Few hospitals meet standards for reducing readmissions

(Pittsburgh Post Gazette) Historically, a patient who has to be readmitted has meant more revenue for a hospital, since it would receive payment for each stay. Under provisions of the 2010 Patient Protection and Affordable Care Act, however, hospitals now are penalized if their readmission rate is too high.

Grove City Medical Center has been doing a better job than most at preventing those return trips to the emergency room.

Through an array of programs instituted since 2009, the 89-bed hospital in Mercer County has about halved its 30-day readmission rate — from an industry standard 15 to 20 percent to between 6.3 and 8 percent.

As a result of its success, Grove City was one of only four area hospitals cited by the Centers for Medicare and Medicaid Services (CMS) for meeting the standard for reducing unnecessary readmissions.

“They’ve done a lot of work smoothing the transition between the hospital and the nursing home,” said Jane Montgomery, vice president for clinical services and quality for the Hospital Council of Western Pennsylvania.

And “we’re not done,” says Brad VanSickles, Grove City’s vice president of operations and patient safety. “We can never say we’ve achieved this. What we say is, ‘We’re making progress with it.’ ”

While no hospital wants a patient to be readmitted within 30 days, the penalties for readmissions are meant to encourage hospitals to aggressively try to prevent them.

In this first round of CMS payment adjustments, the percentage change in reimbursements for readmissions regionally ranged from no penalty for Grove City; ACMH in Kittanning, Armstrong County; Advanced Surgical Hospital in Washington, Pa.; and DuBois Regional Medical Center, Clearfield County, to a 1 percent penalty for Allegheny Valley Hospital in Natrona Heights and Excela Health Frick Hospital in Mount Pleasant, Westmoreland County.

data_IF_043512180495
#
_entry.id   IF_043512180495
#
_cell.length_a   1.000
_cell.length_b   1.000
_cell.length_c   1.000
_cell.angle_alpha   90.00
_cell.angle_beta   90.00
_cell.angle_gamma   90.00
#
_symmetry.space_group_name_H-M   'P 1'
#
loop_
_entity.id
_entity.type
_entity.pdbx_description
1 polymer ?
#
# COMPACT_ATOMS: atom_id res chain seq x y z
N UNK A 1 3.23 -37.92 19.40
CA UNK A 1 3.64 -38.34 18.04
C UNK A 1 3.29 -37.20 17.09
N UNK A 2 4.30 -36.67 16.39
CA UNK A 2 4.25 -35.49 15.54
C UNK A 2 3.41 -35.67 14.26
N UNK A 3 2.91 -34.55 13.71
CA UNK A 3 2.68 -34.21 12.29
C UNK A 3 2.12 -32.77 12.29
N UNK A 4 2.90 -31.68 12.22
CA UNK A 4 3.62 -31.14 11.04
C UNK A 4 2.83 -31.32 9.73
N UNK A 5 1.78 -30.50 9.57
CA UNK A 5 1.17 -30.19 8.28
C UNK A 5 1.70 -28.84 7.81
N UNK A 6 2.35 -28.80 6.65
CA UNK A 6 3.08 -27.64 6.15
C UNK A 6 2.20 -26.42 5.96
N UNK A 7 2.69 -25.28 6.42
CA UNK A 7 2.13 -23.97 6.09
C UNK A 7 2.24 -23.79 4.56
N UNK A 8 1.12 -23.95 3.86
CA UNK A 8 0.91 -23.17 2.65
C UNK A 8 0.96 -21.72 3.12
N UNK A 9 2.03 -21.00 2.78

Even before the federal health care overhaul legislation passed in 2010, “We knew there were things coming up in the budget that were going to affect reimbursements for readmissions,” said Mr. VanSickles, who is also a registered nurse.

After an early collaboration with Highmark’s Quality Blue program, Grove City put together a program to reduce readmissions.

Among the initiatives:

• Each patient has a “transition nurse” who calls the patient at home to make sure that individual understands the discharge instructions, which medications to take and when, and make sure a follow-up visit is scheduled with the primary care physician.

• A telephone “Care Line” is available to answer patient questions around the clock.

• A “Home with Meds” program provides patients with a one-month supply of medications at discharge, with their local pharmacist following up. The medication is packaged in a special dispenser, marking what pill should be taken at which time of day.

The “Home with Meds” program is more than just a convenience, said Mr. VanSickles. Patients are sometimes discharged in the evening, after their local pharmacy is closed, so patients could miss their critical first doses. “It’s more to help the patient get a solid footing on their treatment program,” he said.

• In a few cases involving chronic conditions, the hospital will arrange to put equipment in the patient’s home so vital signs can be monitored. “We do that to help teach the patient how to manage their illness at home. The hospital is not always the right place for them. Our goal is to help patients be as independent as possible for as long as possible.”

The hospital also set up a coumadin clinic for patients using the strong anticoagulant for preventing blood clots. Because coumadin also can increase the risk of bleeding, careful monitoring is critical. Now, instead of a blood draw that gets sent to a lab, a simple finger stick provides results in 10 minutes.

The coumadin clinic required a $20,000 outlay for the technology and equipment, and the hospital rents the telemonitoring equipment for $25 a day for each patient, said hospital spokeswoman JoAnne Clobus, while the other initiatives are incorporated into existing staff time.

Every month, Grove City invites representatives from local nursing homes and assisted living facilities, pharmacists and EMS staff, as well as the Area Agency on Aging, to meet and discuss ways to improve care for area residents, including preventing unnecessary readmissions.

It’s a big group some months, sometimes more than 50 people, said Mr. VanSickles, but ultimately the collective goal is personalizing care for each patient.

“Not every patient fits a checklist,” he said. “We have to adjust that checklist to that individual and we try very hard to do that.”

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